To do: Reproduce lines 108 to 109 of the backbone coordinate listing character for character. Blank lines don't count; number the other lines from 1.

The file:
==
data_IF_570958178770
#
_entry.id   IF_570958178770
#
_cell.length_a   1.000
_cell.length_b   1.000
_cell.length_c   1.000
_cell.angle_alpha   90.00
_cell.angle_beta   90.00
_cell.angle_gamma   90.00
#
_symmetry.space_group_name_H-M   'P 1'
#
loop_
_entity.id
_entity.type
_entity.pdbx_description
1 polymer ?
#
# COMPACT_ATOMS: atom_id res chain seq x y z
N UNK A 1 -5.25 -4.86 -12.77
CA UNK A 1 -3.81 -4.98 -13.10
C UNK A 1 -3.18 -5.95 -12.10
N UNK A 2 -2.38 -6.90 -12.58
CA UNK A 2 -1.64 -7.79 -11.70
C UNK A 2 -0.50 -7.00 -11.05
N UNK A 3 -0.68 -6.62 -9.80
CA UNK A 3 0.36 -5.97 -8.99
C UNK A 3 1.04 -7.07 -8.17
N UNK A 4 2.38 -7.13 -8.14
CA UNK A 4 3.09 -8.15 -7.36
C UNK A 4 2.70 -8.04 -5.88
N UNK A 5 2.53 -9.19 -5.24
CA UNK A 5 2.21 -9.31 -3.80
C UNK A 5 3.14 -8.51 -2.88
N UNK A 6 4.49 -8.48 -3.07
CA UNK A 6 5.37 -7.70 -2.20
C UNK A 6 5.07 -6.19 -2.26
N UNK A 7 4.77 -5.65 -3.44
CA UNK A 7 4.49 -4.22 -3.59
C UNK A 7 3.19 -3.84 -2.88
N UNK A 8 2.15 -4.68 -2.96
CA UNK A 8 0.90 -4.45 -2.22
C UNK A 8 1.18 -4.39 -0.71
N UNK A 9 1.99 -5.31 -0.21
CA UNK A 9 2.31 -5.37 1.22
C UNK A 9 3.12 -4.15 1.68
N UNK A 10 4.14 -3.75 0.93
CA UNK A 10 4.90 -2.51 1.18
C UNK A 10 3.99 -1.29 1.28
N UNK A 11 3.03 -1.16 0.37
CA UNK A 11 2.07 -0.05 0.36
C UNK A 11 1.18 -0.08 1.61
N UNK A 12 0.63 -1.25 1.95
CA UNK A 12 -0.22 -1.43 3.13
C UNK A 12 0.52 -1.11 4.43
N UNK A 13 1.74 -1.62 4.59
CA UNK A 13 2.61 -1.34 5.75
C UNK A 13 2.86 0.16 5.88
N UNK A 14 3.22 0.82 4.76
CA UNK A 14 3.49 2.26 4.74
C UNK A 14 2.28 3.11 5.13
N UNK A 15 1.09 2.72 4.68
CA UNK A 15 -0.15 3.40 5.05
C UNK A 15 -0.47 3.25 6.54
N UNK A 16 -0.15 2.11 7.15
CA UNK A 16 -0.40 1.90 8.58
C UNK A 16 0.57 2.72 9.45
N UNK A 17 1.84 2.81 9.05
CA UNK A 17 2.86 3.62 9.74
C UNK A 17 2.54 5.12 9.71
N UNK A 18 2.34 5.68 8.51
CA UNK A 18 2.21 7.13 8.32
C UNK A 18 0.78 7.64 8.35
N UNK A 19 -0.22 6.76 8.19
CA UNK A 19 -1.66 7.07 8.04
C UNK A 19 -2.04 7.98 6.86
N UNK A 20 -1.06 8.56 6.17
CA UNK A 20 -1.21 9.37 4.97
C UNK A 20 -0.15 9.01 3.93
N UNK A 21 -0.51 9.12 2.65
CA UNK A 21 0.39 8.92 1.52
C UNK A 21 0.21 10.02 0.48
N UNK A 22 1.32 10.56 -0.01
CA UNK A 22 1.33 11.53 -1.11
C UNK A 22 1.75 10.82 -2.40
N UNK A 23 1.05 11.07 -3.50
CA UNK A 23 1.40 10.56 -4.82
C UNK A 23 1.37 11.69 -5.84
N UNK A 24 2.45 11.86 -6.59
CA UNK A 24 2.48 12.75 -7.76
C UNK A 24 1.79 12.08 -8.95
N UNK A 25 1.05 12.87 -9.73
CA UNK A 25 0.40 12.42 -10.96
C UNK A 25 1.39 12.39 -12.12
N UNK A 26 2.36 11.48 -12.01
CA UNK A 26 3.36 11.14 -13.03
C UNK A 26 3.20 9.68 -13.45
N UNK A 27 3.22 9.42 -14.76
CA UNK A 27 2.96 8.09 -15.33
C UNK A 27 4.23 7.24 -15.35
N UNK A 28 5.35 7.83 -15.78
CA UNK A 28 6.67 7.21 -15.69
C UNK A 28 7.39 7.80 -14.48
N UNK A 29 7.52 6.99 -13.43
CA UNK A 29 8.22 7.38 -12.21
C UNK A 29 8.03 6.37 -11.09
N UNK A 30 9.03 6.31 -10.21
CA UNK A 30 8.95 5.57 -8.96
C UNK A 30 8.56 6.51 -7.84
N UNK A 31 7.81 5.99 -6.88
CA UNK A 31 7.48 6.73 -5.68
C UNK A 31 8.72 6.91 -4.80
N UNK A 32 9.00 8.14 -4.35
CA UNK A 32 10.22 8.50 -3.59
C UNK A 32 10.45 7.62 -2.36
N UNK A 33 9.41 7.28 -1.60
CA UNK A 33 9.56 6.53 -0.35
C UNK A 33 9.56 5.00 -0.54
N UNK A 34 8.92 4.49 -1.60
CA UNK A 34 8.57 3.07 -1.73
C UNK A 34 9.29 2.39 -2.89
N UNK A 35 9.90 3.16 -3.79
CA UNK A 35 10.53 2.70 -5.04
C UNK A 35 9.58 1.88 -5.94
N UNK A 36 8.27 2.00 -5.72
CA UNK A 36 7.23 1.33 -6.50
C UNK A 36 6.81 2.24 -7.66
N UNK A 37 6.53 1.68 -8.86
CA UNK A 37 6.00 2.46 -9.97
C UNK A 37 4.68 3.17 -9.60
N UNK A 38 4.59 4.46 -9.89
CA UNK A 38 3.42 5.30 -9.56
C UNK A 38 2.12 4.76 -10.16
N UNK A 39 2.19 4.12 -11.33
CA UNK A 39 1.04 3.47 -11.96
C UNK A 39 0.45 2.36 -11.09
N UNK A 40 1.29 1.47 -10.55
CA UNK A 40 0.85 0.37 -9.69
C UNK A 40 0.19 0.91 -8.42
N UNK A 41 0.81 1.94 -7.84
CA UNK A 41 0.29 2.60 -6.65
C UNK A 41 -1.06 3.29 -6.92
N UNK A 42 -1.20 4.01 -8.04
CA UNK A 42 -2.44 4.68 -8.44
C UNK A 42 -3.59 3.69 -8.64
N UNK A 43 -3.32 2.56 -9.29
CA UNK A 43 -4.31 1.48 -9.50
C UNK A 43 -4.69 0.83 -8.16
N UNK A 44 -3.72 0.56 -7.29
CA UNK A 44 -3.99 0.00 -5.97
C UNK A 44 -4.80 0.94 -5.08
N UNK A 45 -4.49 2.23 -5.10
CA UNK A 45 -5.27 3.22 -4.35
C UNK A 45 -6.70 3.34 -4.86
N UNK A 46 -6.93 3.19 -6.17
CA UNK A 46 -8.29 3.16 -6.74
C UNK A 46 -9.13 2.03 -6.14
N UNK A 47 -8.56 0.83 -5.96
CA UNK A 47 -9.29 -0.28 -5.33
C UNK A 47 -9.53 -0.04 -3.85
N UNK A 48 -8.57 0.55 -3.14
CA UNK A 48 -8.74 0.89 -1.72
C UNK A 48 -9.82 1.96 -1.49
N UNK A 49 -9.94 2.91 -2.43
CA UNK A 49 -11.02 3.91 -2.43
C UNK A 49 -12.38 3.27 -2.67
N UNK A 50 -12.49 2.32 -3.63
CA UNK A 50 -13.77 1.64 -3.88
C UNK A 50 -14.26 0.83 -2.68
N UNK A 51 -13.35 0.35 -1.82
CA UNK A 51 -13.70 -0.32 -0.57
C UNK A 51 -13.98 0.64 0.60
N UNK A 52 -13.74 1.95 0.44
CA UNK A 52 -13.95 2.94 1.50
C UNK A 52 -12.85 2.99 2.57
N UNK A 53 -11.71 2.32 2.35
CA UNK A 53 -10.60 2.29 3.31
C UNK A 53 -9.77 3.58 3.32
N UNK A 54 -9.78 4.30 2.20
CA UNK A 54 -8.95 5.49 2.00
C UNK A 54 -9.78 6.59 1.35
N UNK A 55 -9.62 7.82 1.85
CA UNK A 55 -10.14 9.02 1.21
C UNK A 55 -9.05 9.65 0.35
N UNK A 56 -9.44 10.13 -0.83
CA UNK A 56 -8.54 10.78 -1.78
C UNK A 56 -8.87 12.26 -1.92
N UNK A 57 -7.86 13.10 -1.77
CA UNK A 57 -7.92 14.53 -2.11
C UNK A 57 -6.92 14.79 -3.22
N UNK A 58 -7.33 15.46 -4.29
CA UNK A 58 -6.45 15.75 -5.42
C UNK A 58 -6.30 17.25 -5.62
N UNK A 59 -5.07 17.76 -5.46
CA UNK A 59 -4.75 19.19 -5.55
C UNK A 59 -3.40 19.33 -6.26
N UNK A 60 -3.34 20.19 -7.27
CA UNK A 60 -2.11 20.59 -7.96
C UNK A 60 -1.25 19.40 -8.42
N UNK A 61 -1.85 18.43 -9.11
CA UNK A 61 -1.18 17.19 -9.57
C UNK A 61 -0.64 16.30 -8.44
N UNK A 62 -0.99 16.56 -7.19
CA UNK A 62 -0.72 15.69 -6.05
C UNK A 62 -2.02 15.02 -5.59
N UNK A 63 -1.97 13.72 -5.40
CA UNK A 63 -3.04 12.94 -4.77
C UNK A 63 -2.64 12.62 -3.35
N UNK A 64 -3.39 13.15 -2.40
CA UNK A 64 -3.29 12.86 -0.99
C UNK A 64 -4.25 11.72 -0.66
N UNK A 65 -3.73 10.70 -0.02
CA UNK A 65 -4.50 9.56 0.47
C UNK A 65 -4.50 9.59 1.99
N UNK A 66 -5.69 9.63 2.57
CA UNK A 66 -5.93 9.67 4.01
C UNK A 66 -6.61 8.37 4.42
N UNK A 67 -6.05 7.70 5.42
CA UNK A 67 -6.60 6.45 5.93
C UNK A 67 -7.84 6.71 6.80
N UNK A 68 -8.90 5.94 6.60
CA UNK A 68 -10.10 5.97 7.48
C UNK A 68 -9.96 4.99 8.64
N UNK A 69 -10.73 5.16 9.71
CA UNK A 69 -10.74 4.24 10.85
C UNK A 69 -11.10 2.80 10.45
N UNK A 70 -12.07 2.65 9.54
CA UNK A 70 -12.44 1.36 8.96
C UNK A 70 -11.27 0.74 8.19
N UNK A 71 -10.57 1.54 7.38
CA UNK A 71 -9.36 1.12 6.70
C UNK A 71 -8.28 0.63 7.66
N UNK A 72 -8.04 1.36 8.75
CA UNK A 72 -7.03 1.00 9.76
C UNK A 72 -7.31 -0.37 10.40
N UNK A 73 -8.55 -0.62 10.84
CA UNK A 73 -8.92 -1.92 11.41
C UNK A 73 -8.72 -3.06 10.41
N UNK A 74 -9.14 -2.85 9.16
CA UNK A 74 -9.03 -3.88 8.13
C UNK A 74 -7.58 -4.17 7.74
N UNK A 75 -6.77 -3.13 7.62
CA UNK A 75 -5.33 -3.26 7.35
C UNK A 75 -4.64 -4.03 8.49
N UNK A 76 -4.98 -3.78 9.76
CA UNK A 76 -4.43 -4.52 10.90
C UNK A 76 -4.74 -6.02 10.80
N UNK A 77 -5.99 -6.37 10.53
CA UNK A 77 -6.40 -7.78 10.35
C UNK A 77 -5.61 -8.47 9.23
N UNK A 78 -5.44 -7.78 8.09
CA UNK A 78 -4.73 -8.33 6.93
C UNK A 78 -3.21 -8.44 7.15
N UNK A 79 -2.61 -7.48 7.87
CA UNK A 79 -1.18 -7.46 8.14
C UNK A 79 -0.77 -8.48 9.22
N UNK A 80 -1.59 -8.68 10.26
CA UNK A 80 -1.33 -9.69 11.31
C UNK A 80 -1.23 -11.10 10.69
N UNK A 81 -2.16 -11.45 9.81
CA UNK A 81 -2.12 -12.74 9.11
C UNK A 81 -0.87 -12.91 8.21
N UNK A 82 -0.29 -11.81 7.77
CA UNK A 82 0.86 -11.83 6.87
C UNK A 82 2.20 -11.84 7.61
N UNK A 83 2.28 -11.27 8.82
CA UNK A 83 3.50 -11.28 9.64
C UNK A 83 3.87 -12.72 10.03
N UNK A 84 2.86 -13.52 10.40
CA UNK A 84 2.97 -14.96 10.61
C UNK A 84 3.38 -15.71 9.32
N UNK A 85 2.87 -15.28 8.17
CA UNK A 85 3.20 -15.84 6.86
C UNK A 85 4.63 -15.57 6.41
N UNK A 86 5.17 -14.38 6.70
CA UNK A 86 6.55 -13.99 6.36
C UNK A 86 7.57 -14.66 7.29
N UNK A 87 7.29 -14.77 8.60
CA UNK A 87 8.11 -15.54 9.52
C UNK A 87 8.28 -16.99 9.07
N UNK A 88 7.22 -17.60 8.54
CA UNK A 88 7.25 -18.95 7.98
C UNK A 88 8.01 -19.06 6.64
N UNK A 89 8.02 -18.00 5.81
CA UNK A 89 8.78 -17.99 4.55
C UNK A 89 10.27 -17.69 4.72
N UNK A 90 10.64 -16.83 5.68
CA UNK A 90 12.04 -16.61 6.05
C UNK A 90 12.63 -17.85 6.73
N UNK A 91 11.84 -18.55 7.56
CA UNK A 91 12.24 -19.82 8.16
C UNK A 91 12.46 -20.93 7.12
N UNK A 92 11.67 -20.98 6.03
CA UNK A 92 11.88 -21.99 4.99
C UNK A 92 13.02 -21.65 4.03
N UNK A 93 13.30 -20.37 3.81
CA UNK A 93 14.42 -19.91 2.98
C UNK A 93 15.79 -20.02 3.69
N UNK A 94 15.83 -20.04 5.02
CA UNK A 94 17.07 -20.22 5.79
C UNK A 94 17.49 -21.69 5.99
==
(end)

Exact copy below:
N UNK A 30 9.03 6.31 -10.21
CA UNK A 30 8.95 5.57 -8.96